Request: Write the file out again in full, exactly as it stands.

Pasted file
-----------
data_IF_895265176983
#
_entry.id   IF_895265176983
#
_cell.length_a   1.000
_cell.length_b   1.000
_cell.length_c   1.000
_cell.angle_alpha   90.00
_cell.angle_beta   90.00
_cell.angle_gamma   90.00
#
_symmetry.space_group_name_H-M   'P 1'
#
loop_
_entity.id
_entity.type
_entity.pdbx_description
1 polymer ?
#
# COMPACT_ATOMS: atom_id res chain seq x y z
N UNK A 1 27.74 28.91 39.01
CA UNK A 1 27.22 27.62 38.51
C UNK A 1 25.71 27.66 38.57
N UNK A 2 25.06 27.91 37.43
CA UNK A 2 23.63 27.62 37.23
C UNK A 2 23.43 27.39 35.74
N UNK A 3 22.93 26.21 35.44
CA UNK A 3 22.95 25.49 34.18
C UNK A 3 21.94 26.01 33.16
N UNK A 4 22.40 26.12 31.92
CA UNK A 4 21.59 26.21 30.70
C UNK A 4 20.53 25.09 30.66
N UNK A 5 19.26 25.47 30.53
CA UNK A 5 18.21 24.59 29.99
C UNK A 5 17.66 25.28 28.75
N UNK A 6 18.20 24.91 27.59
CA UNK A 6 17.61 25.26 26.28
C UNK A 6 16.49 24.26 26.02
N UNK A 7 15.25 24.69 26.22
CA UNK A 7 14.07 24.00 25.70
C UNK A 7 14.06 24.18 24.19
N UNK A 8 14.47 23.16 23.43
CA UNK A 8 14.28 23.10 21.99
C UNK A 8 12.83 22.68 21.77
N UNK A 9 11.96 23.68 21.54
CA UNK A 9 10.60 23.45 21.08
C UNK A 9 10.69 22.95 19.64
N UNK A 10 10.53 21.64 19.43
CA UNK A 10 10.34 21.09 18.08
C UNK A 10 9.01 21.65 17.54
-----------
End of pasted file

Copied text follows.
data_IF_895265176983
#
_entry.id   IF_895265176983
#
_cell.length_a   1.000
_cell.length_b   1.000
_cell.length_c   1.000
_cell.angle_alpha   90.00
_cell.angle_beta   90.00
_cell.angle_gamma   90.00
#
_symmetry.space_group_name_H-M   'P 1'
#
loop_
_entity.id
_entity.type
_entity.pdbx_description
1 polymer ?
#
# COMPACT_ATOMS: atom_id res chain seq x y z
N UNK A 1 27.74 28.91 39.01
CA UNK A 1 27.22 27.62 38.51
C UNK A 1 25.71 27.66 38.57
N UNK A 2 25.06 27.91 37.43
CA UNK A 2 23.63 27.62 37.23
C UNK A 2 23.43 27.39 35.74
N UNK A 3 22.93 26.21 35.44
CA UNK A 3 22.95 25.49 34.18
C UNK A 3 21.94 26.01 33.16
N UNK A 4 22.40 26.12 31.92
CA UNK A 4 21.59 26.21 30.70
C UNK A 4 20.53 25.09 30.66
N UNK A 5 19.26 25.47 30.53
CA UNK A 5 18.21 24.59 29.99
C UNK A 5 17.66 25.28 28.75
N UNK A 6 18.20 24.91 27.59
CA UNK A 6 17.61 25.26 26.28
C UNK A 6 16.49 24.26 26.02
N UNK A 7 15.25 24.69 26.22
CA UNK A 7 14.07 24.00 25.70
C UNK A 7 14.06 24.18 24.19
N UNK A 8 14.47 23.16 23.43
CA UNK A 8 14.28 23.10 21.99
C UNK A 8 12.83 22.68 21.77
N UNK A 9 11.96 23.68 21.54
CA UNK A 9 10.60 23.45 21.08
C UNK A 9 10.69 22.95 19.64
N UNK A 10 10.53 21.64 19.43
CA UNK A 10 10.34 21.09 18.08
C UNK A 10 9.01 21.65 17.54